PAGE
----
I am a realtor and often I sell homes to unmarried couples and do not feel comfortable advising them how to take title to a new home. What do you suggest?
That is a very difficult question to answer simply. It depends on a number of variables many of which would be particular to individual circumstance. A few things to keep in mind however is that once two (or more) people are put on a deed, you cannot get them removed without their consent. For purposes of title, it does not matter who is making the house payment.
If the property is titled with rights of survivorship, that means that when one party dies, the other party gets the entire property but it is possible that inheritance tax would be due on the deceased persons’ share that passed to the survivor. If you title the property as tenants in common, that means that when one party dies, their portion of the property would go to their estate. Therefore, if a person has property titled this way and they die without a will, it would go to their lineal family, i.e. it would follow a bloodline. So you could end up owning a home with people you don’t know very well. I have had people propose to me that one party take the title to the property and then agree to leave the house to the other party in a will. That works as far as it goes, but you can always change a will and can do so without the other party’s consent. It is a real dilemma that unmarried and same sex couples face and there is no answer that applies in all cases. You should consult with a lawyer and ascertain what would be best for each circumstance.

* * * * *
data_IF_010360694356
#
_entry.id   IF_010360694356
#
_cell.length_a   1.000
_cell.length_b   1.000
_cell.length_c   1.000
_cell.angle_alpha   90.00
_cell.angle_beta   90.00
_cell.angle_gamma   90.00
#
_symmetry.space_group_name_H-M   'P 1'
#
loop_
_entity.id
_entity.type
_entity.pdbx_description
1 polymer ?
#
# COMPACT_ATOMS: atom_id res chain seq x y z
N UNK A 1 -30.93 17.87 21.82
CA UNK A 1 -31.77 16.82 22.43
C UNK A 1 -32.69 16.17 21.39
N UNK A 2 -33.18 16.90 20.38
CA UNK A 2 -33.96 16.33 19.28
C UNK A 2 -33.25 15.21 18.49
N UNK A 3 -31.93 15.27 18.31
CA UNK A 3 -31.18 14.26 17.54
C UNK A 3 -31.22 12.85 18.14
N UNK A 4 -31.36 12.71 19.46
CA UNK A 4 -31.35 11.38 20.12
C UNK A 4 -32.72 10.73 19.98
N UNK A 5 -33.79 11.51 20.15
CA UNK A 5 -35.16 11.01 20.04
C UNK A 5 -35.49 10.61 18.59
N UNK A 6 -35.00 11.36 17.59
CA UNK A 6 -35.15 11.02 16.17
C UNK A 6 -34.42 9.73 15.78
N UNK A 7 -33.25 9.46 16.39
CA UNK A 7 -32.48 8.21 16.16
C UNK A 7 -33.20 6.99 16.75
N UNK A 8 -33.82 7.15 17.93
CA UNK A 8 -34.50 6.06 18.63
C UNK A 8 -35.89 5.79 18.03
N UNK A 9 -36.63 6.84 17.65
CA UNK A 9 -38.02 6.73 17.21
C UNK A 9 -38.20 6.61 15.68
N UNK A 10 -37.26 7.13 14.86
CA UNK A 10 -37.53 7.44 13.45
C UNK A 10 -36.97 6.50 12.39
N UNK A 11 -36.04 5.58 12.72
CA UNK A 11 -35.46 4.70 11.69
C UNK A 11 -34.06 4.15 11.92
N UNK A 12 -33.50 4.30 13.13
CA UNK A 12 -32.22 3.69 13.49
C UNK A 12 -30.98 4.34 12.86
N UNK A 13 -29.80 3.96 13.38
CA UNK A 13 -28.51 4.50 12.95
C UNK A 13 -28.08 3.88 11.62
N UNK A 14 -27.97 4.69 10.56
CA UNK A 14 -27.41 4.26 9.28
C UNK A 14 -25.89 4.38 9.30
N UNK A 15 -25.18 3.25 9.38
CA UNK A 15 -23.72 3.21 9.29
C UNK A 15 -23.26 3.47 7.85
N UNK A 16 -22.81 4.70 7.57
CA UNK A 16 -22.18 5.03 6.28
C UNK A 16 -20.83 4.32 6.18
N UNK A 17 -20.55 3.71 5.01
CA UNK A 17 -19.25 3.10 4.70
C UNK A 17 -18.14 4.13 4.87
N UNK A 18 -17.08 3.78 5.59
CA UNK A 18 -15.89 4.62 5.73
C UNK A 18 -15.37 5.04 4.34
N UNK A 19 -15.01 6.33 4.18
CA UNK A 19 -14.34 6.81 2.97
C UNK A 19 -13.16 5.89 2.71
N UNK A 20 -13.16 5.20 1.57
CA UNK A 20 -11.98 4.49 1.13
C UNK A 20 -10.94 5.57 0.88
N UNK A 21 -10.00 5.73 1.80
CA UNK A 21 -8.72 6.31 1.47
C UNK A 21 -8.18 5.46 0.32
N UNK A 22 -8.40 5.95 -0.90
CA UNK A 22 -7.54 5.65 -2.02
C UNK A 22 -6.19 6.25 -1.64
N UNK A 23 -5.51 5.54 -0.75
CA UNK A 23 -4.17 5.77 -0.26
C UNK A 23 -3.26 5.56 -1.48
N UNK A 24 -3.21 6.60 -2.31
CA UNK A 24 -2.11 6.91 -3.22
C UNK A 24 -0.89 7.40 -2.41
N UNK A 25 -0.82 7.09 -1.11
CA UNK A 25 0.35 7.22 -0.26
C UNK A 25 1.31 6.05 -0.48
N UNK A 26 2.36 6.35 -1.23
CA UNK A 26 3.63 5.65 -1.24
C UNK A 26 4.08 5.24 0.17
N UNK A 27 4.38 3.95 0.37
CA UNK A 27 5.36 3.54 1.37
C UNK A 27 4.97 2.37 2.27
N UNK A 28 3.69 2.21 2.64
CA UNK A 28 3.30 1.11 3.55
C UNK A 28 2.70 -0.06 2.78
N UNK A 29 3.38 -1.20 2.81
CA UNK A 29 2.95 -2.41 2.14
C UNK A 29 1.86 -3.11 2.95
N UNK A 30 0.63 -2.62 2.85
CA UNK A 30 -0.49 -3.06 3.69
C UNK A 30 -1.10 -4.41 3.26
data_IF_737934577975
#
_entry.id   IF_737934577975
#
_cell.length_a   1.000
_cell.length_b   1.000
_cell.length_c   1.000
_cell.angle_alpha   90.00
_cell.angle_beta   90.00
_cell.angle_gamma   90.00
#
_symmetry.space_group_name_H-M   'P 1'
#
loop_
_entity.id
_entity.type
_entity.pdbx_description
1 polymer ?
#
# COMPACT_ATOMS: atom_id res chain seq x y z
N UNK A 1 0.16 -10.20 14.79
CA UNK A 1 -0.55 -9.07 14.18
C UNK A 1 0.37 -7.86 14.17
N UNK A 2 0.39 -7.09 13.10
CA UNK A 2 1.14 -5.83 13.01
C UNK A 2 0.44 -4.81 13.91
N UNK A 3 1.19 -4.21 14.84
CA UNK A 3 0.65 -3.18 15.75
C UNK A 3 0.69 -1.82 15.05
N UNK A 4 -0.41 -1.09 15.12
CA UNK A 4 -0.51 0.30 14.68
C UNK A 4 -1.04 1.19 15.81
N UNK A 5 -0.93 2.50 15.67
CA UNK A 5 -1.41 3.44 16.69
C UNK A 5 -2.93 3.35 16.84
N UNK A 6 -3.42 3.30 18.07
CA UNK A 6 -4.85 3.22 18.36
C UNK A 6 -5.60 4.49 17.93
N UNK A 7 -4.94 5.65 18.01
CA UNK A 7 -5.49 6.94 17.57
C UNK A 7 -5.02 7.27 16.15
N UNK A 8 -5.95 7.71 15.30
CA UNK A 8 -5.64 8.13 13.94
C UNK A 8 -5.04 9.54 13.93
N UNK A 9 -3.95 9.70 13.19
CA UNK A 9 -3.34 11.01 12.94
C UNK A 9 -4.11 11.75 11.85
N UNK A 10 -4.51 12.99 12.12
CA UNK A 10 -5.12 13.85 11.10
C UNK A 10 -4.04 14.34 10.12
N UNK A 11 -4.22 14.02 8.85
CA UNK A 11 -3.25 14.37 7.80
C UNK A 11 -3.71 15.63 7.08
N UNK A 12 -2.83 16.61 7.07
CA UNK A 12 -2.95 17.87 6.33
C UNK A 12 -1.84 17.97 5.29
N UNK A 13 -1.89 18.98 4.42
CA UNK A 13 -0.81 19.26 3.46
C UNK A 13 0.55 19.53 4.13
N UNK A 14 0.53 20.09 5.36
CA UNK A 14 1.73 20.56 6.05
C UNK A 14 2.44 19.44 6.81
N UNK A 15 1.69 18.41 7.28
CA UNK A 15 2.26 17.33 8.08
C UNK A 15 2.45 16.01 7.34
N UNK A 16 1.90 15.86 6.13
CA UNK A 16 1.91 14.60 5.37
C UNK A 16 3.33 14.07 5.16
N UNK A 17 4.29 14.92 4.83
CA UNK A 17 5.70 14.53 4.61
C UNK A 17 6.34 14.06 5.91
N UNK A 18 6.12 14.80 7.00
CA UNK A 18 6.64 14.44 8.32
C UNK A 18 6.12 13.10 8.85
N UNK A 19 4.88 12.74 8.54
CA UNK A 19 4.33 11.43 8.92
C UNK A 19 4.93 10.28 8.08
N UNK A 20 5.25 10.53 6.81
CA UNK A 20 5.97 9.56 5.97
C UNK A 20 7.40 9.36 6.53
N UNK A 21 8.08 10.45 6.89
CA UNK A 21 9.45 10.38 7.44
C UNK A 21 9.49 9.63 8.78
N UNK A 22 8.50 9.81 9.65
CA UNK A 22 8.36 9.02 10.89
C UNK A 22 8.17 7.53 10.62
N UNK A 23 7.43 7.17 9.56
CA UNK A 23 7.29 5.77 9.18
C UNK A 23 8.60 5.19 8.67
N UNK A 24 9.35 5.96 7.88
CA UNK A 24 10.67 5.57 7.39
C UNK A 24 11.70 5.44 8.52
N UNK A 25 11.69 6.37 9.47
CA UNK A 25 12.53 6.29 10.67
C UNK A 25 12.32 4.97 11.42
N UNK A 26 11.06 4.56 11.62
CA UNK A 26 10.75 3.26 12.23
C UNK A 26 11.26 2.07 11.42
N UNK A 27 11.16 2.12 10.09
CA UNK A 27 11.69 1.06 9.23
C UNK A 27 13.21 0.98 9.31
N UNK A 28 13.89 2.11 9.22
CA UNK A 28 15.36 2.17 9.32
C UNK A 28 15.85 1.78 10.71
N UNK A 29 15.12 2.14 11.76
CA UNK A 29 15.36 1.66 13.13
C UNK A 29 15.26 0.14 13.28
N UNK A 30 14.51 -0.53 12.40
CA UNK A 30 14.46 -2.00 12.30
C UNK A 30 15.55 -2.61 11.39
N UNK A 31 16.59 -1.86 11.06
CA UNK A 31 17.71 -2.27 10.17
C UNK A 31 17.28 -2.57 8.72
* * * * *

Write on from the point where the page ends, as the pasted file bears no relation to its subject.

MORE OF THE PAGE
Derwin Rushing is a long time community resident and lawyer on Western Avenue. For questions or comments, please email Derwin at [email protected]